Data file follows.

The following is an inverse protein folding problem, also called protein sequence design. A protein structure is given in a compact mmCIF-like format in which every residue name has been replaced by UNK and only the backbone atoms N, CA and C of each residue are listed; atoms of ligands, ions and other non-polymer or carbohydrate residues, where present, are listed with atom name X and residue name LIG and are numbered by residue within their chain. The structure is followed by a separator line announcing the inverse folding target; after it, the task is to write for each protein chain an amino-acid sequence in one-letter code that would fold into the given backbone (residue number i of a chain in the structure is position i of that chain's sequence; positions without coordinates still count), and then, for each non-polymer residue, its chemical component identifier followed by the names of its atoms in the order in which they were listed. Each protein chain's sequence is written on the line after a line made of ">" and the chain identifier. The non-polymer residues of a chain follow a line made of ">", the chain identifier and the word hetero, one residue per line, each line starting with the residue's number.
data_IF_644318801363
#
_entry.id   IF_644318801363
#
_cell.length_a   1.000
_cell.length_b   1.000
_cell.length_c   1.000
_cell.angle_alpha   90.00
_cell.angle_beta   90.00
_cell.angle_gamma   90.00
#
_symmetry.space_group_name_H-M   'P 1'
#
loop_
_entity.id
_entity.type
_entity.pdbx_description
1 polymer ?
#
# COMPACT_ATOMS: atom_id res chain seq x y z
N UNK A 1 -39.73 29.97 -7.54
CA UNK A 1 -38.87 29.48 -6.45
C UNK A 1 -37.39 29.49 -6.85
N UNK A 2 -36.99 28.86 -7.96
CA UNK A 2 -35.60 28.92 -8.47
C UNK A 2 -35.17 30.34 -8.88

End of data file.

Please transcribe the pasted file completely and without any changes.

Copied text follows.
The following is an inverse protein folding problem, also called protein sequence design. A protein structure is given in a compact mmCIF-like format in which every residue name has been replaced by UNK and only the backbone atoms N, CA and C of each residue are listed; atoms of ligands, ions and other non-polymer or carbohydrate residues, where present, are listed with atom name X and residue name LIG and are numbered by residue within their chain. The structure is followed by a separator line announcing the inverse folding target; after it, the task is to write for each protein chain an amino-acid sequence in one-letter code that would fold into the given backbone (residue number i of a chain in the structure is position i of that chain's sequence; positions without coordinates still count), and then, for each non-polymer residue, its chemical component identifier followed by the names of its atoms in the order in which they were listed. Each protein chain's sequence is written on the line after a line made of ">" and the chain identifier. The non-polymer residues of a chain follow a line made of ">", the chain identifier and the word hetero, one residue per line, each line starting with the residue's number.
data_IF_644318801363
#
_entry.id   IF_644318801363
#
_cell.length_a   1.000
_cell.length_b   1.000
_cell.length_c   1.000
_cell.angle_alpha   90.00
_cell.angle_beta   90.00
_cell.angle_gamma   90.00
#
_symmetry.space_group_name_H-M   'P 1'
#
loop_
_entity.id
_entity.type
_entity.pdbx_description
1 polymer ?
#
# COMPACT_ATOMS: atom_id res chain seq x y z
N UNK A 1 -39.73 29.97 -7.54
CA UNK A 1 -38.87 29.48 -6.45
C UNK A 1 -37.39 29.49 -6.85
N UNK A 2 -36.99 28.86 -7.96
CA UNK A 2 -35.60 28.92 -8.47
C UNK A 2 -35.17 30.34 -8.88